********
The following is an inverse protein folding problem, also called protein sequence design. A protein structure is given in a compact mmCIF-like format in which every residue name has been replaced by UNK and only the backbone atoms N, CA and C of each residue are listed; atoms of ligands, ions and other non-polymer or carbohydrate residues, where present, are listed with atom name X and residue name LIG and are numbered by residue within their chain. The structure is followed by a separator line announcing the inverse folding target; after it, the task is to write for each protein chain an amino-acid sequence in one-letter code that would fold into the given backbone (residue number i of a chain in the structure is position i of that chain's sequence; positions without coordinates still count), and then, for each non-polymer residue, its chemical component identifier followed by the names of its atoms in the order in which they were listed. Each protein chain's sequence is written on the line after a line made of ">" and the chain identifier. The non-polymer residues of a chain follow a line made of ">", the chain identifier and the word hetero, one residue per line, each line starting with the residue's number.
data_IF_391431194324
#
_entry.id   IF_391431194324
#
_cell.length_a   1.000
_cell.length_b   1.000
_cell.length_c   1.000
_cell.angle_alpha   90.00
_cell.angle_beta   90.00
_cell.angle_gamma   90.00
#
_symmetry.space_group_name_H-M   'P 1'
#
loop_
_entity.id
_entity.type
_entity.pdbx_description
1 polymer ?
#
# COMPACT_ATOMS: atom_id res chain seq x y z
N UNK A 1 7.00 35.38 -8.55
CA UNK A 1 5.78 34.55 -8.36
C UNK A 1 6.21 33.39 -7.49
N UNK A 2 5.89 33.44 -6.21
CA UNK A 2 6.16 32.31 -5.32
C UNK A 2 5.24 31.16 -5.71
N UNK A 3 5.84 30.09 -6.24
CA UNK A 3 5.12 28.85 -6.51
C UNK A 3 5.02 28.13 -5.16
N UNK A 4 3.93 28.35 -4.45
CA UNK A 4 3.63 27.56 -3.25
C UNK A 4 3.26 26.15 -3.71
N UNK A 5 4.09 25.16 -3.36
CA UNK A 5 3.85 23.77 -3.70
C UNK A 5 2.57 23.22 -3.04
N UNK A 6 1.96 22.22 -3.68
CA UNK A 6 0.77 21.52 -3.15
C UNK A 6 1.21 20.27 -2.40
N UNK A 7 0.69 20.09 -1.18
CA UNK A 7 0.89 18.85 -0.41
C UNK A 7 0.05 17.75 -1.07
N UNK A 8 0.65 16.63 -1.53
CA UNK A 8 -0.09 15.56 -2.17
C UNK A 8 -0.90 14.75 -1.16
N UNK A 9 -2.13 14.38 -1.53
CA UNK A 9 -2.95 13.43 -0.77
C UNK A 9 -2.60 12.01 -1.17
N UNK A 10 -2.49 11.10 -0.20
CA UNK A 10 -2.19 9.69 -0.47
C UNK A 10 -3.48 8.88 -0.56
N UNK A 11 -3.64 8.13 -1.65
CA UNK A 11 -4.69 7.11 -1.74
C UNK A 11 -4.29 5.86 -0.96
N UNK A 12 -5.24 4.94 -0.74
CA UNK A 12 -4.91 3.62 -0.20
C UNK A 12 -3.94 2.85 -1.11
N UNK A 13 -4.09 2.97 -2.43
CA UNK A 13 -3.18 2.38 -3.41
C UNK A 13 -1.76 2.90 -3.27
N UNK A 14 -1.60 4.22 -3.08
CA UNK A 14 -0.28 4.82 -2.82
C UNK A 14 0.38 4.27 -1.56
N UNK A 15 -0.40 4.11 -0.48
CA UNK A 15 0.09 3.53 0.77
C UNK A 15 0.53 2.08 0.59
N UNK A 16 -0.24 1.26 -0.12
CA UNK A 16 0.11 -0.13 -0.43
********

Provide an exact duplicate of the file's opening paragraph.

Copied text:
The following is an inverse protein folding problem, also called protein sequence design. A protein structure is given in a compact mmCIF-like format in which every residue name has been replaced by UNK and only the backbone atoms N, CA and C of each residue are listed; atoms of ligands, ions and other non-polymer or carbohydrate residues, where present, are listed with atom name X and residue name LIG and are numbered by residue within their chain. The structure is followed by a separator line announcing the inverse folding target; after it, the task is to write for each protein chain an amino-acid sequence in one-letter code that would fold into the given backbone (residue number i of a chain in the structure is position i of that chain's sequence; positions without coordinates still count), and then, for each non-polymer residue, its chemical component identifier followed by the names of its atoms in the order in which they were listed. Each protein chain's sequence is written on the line after a line made of ">" and the chain identifier. The non-polymer residues of a chain follow a line made of ">", the chain identifier and the word hetero, one residue per line, each line starting with the residue's number.